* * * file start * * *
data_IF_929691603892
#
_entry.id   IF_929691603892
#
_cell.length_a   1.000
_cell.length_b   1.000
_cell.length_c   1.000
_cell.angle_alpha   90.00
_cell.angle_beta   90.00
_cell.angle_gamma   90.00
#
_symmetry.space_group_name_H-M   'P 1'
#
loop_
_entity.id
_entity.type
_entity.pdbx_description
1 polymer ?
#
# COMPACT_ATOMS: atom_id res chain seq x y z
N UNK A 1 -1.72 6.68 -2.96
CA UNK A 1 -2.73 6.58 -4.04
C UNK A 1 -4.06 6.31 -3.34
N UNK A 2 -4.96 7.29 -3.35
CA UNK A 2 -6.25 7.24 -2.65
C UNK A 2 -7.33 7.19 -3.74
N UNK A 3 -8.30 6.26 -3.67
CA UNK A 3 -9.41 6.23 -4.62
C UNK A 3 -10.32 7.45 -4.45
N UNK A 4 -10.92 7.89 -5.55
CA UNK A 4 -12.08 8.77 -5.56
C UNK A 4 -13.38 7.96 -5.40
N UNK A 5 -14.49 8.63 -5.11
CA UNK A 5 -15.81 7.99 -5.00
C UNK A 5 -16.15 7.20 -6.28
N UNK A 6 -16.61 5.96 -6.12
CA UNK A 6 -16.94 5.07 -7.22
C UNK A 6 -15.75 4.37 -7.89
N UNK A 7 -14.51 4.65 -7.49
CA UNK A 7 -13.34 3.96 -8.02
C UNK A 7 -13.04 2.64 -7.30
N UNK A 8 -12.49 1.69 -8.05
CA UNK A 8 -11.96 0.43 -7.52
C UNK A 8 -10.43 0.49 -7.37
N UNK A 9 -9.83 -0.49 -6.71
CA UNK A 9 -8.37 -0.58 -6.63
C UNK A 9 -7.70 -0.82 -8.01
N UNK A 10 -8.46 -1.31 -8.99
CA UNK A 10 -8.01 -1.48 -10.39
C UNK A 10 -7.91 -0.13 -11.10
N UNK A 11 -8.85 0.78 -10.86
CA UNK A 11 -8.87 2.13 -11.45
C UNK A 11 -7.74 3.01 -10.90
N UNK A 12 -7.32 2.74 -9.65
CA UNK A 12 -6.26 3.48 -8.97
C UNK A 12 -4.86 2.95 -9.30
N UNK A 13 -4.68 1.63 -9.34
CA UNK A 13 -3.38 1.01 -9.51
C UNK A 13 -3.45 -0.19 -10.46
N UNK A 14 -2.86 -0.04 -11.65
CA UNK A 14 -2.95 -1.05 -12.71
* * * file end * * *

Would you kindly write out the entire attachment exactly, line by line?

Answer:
data_IF_929691603892
#
_entry.id   IF_929691603892
#
_cell.length_a   1.000
_cell.length_b   1.000
_cell.length_c   1.000
_cell.angle_alpha   90.00
_cell.angle_beta   90.00
_cell.angle_gamma   90.00
#
_symmetry.space_group_name_H-M   'P 1'
#
loop_
_entity.id
_entity.type
_entity.pdbx_description
1 polymer ?
#
# COMPACT_ATOMS: atom_id res chain seq x y z
N UNK A 1 -1.72 6.68 -2.96
CA UNK A 1 -2.73 6.58 -4.04
C UNK A 1 -4.06 6.31 -3.34
N UNK A 2 -4.96 7.29 -3.35
CA UNK A 2 -6.25 7.24 -2.65
C UNK A 2 -7.33 7.19 -3.74
N UNK A 3 -8.30 6.26 -3.67
CA UNK A 3 -9.41 6.23 -4.62
C UNK A 3 -10.32 7.45 -4.45
N UNK A 4 -10.92 7.89 -5.55
CA UNK A 4 -12.08 8.77 -5.56
C UNK A 4 -13.38 7.96 -5.40
N UNK A 5 -14.49 8.63 -5.11
CA UNK A 5 -15.81 7.99 -5.00
C UNK A 5 -16.15 7.20 -6.28
N UNK A 6 -16.61 5.96 -6.12
CA UNK A 6 -16.94 5.07 -7.22
C UNK A 6 -15.75 4.37 -7.89
N UNK A 7 -14.51 4.65 -7.49
CA UNK A 7 -13.34 3.96 -8.02
C UNK A 7 -13.04 2.64 -7.30
N UNK A 8 -12.49 1.69 -8.05
CA UNK A 8 -11.96 0.43 -7.52
C UNK A 8 -10.43 0.49 -7.37
N UNK A 9 -9.83 -0.49 -6.71
CA UNK A 9 -8.37 -0.58 -6.63
C UNK A 9 -7.70 -0.82 -8.01
N UNK A 10 -8.46 -1.31 -8.99
CA UNK A 10 -8.01 -1.48 -10.39
C UNK A 10 -7.91 -0.13 -11.10
N UNK A 11 -8.85 0.78 -10.86
CA UNK A 11 -8.87 2.13 -11.45
C UNK A 11 -7.74 3.01 -10.90
N UNK A 12 -7.32 2.74 -9.65
CA UNK A 12 -6.26 3.48 -8.97
C UNK A 12 -4.86 2.95 -9.30
N UNK A 13 -4.68 1.63 -9.34
CA UNK A 13 -3.38 1.01 -9.51
C UNK A 13 -3.45 -0.19 -10.46
N UNK A 14 -2.86 -0.04 -11.65
CA UNK A 14 -2.95 -1.05 -12.71